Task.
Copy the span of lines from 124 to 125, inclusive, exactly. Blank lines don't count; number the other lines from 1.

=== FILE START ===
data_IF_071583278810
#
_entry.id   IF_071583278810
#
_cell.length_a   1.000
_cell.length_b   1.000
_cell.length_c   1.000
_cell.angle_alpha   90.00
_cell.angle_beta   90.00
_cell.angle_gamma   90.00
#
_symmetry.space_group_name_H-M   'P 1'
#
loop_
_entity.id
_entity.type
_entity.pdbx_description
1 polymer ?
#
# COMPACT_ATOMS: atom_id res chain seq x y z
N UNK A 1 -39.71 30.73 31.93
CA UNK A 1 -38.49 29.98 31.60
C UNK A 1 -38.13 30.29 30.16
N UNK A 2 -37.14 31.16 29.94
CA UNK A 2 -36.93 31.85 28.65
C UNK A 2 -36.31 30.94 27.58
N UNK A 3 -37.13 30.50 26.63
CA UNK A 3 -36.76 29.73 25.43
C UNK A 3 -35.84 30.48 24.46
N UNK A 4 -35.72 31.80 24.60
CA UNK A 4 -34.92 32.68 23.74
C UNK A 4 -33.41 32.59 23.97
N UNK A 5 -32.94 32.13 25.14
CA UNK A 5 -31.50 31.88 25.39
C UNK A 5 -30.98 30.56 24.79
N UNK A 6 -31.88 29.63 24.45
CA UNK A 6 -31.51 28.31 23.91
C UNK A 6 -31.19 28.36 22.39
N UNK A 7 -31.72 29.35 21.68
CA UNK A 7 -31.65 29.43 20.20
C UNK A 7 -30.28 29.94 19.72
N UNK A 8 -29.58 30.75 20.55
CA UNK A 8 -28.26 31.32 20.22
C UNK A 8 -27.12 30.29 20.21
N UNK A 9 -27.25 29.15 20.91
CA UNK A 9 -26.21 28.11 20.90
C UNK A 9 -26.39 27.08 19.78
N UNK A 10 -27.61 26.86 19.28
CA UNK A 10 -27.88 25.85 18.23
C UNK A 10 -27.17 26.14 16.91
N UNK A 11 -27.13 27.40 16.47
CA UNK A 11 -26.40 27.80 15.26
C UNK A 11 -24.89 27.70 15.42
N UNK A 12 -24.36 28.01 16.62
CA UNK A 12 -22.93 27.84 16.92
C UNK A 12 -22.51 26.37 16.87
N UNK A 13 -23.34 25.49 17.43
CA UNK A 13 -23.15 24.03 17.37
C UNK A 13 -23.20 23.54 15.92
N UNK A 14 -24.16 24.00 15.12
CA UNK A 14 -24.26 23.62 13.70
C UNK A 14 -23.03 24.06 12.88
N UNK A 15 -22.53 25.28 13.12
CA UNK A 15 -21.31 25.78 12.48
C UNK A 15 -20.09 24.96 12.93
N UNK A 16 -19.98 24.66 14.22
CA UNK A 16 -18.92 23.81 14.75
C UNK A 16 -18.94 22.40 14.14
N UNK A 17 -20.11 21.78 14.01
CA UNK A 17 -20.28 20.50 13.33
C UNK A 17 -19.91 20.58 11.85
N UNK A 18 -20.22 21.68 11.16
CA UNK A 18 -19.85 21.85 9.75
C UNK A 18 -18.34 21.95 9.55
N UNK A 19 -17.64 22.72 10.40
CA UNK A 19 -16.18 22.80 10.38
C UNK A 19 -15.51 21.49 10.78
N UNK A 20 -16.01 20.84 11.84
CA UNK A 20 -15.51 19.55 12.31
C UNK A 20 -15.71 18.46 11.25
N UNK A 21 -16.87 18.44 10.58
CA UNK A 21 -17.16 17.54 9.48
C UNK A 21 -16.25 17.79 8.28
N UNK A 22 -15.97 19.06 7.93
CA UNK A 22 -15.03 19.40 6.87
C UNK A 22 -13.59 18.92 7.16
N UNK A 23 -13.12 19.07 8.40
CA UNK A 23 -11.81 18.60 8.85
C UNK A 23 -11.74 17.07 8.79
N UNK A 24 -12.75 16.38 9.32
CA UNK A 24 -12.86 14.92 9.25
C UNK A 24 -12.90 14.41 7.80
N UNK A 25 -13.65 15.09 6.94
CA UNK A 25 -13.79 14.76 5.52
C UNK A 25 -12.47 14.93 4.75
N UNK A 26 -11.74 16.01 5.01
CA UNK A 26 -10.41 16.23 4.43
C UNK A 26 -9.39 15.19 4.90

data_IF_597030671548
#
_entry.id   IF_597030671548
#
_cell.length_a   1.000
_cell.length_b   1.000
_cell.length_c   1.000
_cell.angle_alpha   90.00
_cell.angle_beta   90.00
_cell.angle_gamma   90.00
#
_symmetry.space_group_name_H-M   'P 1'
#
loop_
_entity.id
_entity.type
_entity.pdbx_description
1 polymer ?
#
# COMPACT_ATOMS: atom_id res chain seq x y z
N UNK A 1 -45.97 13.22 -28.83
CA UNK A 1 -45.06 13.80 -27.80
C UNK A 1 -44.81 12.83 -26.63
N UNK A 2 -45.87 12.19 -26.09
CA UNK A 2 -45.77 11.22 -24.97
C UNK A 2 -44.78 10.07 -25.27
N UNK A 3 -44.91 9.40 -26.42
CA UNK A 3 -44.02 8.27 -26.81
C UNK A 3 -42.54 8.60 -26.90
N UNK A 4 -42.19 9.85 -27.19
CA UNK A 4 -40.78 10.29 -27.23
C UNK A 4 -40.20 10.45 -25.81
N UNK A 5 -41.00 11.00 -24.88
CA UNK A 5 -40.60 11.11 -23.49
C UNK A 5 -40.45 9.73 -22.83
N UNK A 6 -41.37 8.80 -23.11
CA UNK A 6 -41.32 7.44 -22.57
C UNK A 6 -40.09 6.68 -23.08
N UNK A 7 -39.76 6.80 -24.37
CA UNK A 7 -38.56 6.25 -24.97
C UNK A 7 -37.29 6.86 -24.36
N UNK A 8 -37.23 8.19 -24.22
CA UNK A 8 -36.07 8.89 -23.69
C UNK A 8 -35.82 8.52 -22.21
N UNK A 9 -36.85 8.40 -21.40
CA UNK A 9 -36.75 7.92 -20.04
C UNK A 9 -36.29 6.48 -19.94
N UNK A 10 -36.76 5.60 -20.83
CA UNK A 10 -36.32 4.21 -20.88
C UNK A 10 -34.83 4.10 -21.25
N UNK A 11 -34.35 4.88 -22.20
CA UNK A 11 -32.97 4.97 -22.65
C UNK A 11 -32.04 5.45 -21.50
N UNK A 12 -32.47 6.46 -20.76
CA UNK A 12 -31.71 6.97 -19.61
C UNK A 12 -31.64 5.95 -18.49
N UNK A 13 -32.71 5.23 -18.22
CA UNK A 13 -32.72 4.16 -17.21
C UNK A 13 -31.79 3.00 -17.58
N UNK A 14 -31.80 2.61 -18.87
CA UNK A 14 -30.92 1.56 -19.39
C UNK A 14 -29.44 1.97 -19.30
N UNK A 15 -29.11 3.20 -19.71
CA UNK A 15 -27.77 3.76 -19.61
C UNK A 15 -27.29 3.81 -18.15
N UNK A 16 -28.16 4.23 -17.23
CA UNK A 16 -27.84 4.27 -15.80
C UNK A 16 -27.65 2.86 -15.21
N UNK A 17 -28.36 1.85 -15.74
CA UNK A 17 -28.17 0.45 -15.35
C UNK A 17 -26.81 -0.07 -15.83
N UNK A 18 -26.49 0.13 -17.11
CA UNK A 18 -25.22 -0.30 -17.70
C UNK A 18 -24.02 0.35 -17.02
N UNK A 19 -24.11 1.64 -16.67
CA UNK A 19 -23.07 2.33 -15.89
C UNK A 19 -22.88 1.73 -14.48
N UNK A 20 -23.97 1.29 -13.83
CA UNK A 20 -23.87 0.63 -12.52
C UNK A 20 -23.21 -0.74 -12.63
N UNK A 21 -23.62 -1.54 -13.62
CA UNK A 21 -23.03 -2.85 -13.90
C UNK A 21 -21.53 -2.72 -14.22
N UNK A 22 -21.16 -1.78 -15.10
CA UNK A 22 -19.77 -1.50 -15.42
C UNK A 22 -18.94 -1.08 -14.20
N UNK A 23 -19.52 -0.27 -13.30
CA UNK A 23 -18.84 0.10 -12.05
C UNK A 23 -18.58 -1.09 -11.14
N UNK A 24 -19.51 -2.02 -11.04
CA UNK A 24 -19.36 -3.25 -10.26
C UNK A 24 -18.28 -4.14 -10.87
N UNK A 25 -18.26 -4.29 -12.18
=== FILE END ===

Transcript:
C UNK A 2 -44.78 10.07 -25.27
N UNK A 3 -44.91 9.40 -26.42